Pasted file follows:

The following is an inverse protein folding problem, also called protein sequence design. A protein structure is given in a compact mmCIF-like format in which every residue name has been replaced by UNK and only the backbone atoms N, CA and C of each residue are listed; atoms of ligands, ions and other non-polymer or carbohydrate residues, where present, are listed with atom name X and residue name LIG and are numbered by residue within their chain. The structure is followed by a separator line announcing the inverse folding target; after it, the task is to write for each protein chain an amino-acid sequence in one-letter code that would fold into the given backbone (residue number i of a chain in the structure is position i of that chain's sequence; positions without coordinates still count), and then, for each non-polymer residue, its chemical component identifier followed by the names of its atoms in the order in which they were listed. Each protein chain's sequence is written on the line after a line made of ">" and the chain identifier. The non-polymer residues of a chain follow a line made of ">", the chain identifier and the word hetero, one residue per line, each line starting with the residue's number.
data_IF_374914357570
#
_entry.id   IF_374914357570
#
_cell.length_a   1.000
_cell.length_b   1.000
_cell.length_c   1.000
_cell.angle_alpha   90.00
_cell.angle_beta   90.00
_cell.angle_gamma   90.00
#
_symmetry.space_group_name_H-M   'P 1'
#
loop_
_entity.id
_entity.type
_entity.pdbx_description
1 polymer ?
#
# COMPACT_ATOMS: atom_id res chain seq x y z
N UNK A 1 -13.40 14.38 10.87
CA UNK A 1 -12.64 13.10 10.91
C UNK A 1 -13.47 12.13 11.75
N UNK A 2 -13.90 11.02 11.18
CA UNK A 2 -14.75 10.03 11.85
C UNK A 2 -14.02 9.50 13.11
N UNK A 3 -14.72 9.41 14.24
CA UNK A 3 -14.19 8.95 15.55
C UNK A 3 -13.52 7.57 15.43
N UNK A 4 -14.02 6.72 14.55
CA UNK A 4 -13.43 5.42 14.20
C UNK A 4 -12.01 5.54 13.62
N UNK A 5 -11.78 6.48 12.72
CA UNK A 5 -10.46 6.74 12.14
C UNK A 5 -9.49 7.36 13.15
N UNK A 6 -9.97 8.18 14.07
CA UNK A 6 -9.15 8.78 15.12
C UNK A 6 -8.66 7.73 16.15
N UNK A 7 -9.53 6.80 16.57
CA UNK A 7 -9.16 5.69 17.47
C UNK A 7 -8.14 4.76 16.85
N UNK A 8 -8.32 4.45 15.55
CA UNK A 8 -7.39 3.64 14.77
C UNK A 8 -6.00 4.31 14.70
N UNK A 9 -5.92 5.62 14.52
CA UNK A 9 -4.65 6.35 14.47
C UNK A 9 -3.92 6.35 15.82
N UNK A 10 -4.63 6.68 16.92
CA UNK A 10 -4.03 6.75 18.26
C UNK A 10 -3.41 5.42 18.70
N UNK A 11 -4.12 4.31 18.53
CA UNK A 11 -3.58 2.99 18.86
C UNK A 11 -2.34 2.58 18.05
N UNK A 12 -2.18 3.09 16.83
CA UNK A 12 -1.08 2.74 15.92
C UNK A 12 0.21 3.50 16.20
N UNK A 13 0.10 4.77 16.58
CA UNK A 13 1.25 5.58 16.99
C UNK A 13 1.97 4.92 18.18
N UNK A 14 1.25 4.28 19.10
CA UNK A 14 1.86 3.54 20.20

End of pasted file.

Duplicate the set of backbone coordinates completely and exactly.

The following is an inverse protein folding problem, also called protein sequence design. A protein structure is given in a compact mmCIF-like format in which every residue name has been replaced by UNK and only the backbone atoms N, CA and C of each residue are listed; atoms of ligands, ions and other non-polymer or carbohydrate residues, where present, are listed with atom name X and residue name LIG and are numbered by residue within their chain. The structure is followed by a separator line announcing the inverse folding target; after it, the task is to write for each protein chain an amino-acid sequence in one-letter code that would fold into the given backbone (residue number i of a chain in the structure is position i of that chain's sequence; positions without coordinates still count), and then, for each non-polymer residue, its chemical component identifier followed by the names of its atoms in the order in which they were listed. Each protein chain's sequence is written on the line after a line made of ">" and the chain identifier. The non-polymer residues of a chain follow a line made of ">", the chain identifier and the word hetero, one residue per line, each line starting with the residue's number.
data_IF_374914357570
#
_entry.id   IF_374914357570
#
_cell.length_a   1.000
_cell.length_b   1.000
_cell.length_c   1.000
_cell.angle_alpha   90.00
_cell.angle_beta   90.00
_cell.angle_gamma   90.00
#
_symmetry.space_group_name_H-M   'P 1'
#
loop_
_entity.id
_entity.type
_entity.pdbx_description
1 polymer ?
#
# COMPACT_ATOMS: atom_id res chain seq x y z
N UNK A 1 -13.40 14.38 10.87
CA UNK A 1 -12.64 13.10 10.91
C UNK A 1 -13.47 12.13 11.75
N UNK A 2 -13.90 11.02 11.18
CA UNK A 2 -14.75 10.03 11.85
C UNK A 2 -14.02 9.50 13.11
N UNK A 3 -14.72 9.41 14.24
CA UNK A 3 -14.19 8.95 15.55
C UNK A 3 -13.52 7.57 15.43
N UNK A 4 -14.02 6.72 14.55
CA UNK A 4 -13.43 5.42 14.20
C UNK A 4 -12.01 5.54 13.62
N UNK A 5 -11.78 6.48 12.72
CA UNK A 5 -10.46 6.74 12.14
C UNK A 5 -9.49 7.36 13.15
N UNK A 6 -9.97 8.18 14.07
CA UNK A 6 -9.15 8.78 15.12
C UNK A 6 -8.66 7.73 16.15
N UNK A 7 -9.53 6.80 16.57
CA UNK A 7 -9.16 5.69 17.47
C UNK A 7 -8.14 4.76 16.85
N UNK A 8 -8.32 4.45 15.55
CA UNK A 8 -7.39 3.64 14.77
C UNK A 8 -6.00 4.31 14.70
N UNK A 9 -5.92 5.62 14.52
CA UNK A 9 -4.65 6.35 14.47
C UNK A 9 -3.92 6.35 15.82
N UNK A 10 -4.63 6.68 16.92
CA UNK A 10 -4.03 6.75 18.26
C UNK A 10 -3.41 5.42 18.70
N UNK A 11 -4.12 4.31 18.53
CA UNK A 11 -3.58 2.99 18.86
C UNK A 11 -2.34 2.58 18.05
N UNK A 12 -2.18 3.09 16.83
CA UNK A 12 -1.08 2.74 15.92
C UNK A 12 0.21 3.50 16.20
N UNK A 13 0.10 4.77 16.58
CA UNK A 13 1.25 5.58 16.99
C UNK A 13 1.97 4.92 18.18
N UNK A 14 1.25 4.28 19.10
CA UNK A 14 1.86 3.54 20.20